The Journey of Man: A Genetic Odyssey
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Around 60,000 years ago, a man—genetically identical to us—lived in Africa. Every person alive today is descended from him. How did this real-life Adam wind up as the father of us all? What happened to the descendants of other men who lived at the same time? And why, if modern humans share a single prehistoric ancestor, do we come in so many sizes, shapes, and races?
Examining the hidden secrets of human evolution in our genetic code, Spencer Wells reveals how developments in the revolutionary science of population genetics have made it possible to create a family tree for the whole of humanity. Replete with marvelous anecdotes and remarkable information, from the truth about the real Adam and Eve to the way differing racial types emerged, The Journey of Man is an enthralling, epic tour through the history and development of early humankind.
characterized by a bulbous penis in his portraits – is rather more Puckish, and enjoys playing practical jokes. The Quinkans, and their ancient pedigree, demonstrate the strong sense of connectedness that the Aborigines feel to the land where they live. Their songlines trace ancient journeys across the landscape, providing a genealogical link back to the earliest days of human existence. Like many indigenous peoples around the world, the Aborigines believe that they have always lived in their
peninsula’ to Palo Alto. We chose to make this trek every day because we preferred living in the city, with its excitement and fluid mix of people. Our flat was in the Richmond district, the heart of the Russian immigrant community and shoulder-to-shoulder with ‘New Chinatown’ on Clement Street. On the drive home at night I would listen to National Public Radio, which is more or less the American equivalent of BBC Radio Four, in order to pass the time. One evening in the autumn of 1997 as I was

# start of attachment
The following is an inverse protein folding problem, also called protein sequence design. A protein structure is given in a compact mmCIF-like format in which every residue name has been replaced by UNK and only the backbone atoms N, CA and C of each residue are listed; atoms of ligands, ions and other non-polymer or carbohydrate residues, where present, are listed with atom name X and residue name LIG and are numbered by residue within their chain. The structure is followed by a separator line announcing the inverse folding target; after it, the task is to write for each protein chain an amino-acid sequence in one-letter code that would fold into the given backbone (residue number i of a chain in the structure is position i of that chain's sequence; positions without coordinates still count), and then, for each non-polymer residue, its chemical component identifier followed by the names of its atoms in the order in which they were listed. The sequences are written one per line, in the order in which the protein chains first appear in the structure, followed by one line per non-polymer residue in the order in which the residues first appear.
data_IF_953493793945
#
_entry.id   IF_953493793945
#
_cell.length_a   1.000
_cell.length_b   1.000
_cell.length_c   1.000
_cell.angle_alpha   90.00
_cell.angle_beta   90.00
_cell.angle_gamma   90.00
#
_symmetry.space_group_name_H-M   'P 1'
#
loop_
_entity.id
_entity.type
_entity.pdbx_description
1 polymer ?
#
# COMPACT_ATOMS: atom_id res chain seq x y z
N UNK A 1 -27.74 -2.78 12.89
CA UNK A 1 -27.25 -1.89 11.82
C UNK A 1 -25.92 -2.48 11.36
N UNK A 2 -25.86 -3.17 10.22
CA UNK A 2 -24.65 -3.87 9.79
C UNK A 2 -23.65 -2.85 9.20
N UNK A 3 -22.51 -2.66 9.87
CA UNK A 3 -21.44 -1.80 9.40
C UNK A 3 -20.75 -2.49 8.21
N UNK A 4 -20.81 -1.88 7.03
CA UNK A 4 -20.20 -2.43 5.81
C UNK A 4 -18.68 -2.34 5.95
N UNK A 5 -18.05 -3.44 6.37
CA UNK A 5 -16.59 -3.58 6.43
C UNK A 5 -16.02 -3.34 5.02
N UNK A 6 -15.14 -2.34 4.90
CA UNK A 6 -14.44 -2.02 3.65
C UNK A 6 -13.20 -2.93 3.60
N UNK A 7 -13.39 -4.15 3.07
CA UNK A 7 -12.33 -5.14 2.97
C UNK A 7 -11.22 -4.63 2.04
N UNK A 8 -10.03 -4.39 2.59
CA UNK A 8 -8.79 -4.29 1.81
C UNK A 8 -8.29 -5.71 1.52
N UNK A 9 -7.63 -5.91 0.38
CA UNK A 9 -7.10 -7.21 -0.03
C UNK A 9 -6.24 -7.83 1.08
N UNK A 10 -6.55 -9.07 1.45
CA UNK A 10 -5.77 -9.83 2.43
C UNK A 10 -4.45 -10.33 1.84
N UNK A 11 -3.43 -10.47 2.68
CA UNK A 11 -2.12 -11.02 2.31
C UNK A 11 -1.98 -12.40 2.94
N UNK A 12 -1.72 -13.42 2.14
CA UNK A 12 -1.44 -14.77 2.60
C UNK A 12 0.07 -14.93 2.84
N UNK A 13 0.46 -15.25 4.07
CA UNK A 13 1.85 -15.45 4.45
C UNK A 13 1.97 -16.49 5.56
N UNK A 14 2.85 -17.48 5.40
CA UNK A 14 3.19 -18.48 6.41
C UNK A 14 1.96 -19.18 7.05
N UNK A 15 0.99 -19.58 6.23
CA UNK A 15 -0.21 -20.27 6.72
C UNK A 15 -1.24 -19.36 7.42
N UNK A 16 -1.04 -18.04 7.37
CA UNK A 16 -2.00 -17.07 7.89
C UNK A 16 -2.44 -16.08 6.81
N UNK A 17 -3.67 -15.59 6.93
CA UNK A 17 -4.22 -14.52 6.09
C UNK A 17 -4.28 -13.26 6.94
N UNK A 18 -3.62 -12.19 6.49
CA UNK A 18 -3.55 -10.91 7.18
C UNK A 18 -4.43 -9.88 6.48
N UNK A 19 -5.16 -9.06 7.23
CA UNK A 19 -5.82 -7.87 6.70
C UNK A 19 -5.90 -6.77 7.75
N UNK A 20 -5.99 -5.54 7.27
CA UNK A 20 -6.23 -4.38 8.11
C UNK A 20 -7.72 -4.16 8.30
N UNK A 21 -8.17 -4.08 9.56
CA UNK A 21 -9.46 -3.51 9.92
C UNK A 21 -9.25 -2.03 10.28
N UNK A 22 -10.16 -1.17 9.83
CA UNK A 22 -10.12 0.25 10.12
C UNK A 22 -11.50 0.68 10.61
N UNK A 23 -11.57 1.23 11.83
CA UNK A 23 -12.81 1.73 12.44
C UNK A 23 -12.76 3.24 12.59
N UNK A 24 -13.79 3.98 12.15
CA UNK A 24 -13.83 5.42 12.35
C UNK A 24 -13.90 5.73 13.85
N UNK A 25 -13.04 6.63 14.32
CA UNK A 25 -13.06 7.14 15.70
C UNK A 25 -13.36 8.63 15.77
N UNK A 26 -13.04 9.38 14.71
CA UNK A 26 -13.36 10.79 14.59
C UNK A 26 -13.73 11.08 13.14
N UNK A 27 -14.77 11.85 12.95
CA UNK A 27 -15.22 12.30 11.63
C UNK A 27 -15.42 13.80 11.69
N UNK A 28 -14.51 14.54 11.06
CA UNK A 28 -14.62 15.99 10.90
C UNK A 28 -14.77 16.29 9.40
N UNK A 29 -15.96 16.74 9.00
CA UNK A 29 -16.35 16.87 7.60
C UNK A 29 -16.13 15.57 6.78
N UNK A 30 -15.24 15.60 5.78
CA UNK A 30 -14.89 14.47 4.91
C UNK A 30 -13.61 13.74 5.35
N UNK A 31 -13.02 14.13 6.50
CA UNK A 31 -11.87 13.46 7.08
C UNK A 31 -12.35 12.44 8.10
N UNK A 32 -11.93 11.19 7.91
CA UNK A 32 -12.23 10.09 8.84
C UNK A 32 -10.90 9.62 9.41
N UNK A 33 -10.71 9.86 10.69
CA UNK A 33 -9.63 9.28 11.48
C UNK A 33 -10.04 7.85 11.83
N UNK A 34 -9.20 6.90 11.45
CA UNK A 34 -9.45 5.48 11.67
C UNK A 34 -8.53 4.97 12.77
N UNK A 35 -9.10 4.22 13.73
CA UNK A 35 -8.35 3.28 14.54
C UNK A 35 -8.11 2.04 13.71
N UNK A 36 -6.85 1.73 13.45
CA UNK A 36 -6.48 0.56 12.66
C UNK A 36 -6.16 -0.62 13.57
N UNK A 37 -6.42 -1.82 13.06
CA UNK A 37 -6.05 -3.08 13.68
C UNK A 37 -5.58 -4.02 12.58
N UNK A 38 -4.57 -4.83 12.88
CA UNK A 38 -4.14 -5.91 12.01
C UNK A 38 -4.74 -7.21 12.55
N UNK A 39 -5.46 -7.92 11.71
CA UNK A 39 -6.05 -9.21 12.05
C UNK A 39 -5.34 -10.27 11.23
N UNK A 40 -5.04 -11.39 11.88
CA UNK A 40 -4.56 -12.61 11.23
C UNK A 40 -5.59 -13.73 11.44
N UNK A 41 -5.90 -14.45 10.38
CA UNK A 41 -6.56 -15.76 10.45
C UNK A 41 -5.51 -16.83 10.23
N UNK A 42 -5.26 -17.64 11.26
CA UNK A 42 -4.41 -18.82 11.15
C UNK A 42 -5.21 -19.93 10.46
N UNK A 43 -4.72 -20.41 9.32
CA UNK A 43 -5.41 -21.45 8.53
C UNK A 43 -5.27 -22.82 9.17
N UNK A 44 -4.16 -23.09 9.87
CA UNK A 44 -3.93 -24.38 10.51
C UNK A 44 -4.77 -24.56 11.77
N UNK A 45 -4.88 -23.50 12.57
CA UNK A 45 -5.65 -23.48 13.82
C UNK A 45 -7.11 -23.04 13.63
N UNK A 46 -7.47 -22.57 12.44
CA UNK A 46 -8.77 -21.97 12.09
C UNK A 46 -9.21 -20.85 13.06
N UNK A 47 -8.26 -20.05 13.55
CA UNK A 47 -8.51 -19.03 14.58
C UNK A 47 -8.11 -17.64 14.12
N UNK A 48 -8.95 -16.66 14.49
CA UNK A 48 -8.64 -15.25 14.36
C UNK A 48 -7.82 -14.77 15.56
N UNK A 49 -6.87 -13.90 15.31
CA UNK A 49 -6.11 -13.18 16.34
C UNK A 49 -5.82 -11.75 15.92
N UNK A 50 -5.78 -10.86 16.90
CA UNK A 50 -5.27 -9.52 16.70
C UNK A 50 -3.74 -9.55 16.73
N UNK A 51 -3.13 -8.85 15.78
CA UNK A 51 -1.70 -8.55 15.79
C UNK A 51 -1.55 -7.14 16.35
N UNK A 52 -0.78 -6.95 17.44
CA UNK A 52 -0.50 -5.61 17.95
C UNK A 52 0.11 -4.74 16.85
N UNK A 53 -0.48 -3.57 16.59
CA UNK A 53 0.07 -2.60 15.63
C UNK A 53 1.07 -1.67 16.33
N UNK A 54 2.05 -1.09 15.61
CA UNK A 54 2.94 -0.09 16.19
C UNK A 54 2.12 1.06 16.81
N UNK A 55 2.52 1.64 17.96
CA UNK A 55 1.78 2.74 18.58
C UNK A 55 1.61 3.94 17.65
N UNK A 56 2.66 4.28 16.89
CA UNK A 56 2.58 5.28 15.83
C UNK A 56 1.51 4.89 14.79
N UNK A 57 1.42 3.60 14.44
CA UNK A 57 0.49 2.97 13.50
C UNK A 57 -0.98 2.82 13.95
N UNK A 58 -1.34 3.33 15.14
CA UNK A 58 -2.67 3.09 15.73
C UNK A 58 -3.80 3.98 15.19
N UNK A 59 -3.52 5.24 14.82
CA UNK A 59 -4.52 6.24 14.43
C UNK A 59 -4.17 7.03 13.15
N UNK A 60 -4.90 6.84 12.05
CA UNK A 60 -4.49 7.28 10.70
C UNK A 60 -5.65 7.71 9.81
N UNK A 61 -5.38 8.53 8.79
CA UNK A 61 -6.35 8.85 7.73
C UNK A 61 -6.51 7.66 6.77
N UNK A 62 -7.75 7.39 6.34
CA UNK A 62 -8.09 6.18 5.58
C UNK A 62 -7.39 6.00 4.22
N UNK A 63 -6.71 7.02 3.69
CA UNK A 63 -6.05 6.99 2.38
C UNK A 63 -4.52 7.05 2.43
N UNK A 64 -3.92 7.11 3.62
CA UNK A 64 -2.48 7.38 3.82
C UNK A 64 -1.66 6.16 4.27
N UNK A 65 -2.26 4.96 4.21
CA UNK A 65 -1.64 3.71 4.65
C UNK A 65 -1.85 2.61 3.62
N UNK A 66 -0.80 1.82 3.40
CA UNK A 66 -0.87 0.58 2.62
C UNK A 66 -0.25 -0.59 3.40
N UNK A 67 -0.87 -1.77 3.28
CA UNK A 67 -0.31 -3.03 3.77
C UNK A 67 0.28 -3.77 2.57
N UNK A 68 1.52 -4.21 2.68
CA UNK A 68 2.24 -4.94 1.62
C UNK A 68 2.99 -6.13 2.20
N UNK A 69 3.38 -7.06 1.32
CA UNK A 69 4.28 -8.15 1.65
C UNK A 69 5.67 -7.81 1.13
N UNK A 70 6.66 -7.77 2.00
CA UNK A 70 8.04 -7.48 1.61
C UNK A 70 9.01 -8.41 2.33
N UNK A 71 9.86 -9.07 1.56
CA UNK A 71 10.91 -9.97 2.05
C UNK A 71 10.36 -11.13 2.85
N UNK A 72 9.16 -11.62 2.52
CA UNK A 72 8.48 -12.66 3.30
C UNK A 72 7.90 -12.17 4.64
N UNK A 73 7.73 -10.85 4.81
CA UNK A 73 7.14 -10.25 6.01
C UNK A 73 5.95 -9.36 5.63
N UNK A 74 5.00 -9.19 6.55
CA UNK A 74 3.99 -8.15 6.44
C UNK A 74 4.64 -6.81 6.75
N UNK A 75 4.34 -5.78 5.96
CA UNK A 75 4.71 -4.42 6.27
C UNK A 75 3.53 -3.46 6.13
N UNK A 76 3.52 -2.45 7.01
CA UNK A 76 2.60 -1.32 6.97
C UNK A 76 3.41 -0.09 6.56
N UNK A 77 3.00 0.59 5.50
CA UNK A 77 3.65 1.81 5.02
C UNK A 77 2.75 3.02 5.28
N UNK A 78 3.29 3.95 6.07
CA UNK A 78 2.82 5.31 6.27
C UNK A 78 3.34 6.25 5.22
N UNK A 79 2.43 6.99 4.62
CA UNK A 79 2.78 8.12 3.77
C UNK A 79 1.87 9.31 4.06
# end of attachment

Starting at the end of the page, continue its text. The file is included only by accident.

Americas were driven to extinction around this time, among them mammoths and horses – the latter weren’t to reappear in the Americas until the Spaniards introduced them in the fifteenth century. While humans may not have done the job on their own – climate change at the end of the last ice age almost certainly played a major role – they probably delivered the coup de grâce to the gentle giants of the plains. Counting waves One of the most contentious issues in the study of Native American
Grimms’ work was done, at least in part, in order to derive a sense of unity for the German-speaking peoples. In the case of the linguistic studies, it was an effort to define and codify the unity and history of the Germanic languages, as part of the creation of a national language standard. The fairytales, on the other hand, were an effort to record the folk culture of the Germans, in order to preserve and mould their national identity. Germany was in the process of becoming ‘German’, and the
by agriculture – Chinese and Hindi being the two best examples. Even in these cases, though, the creation of a national language has contributed to their success. What is clear is that a few languages are becoming much more widespread. The top 100 languages are spoken by 90 per cent of the people in the world – despite the fact that linguists recognize over 6,000 distinct tongues. Clearly, most are spoken by only a few people. The future of most of these languages is uncertain at best. Through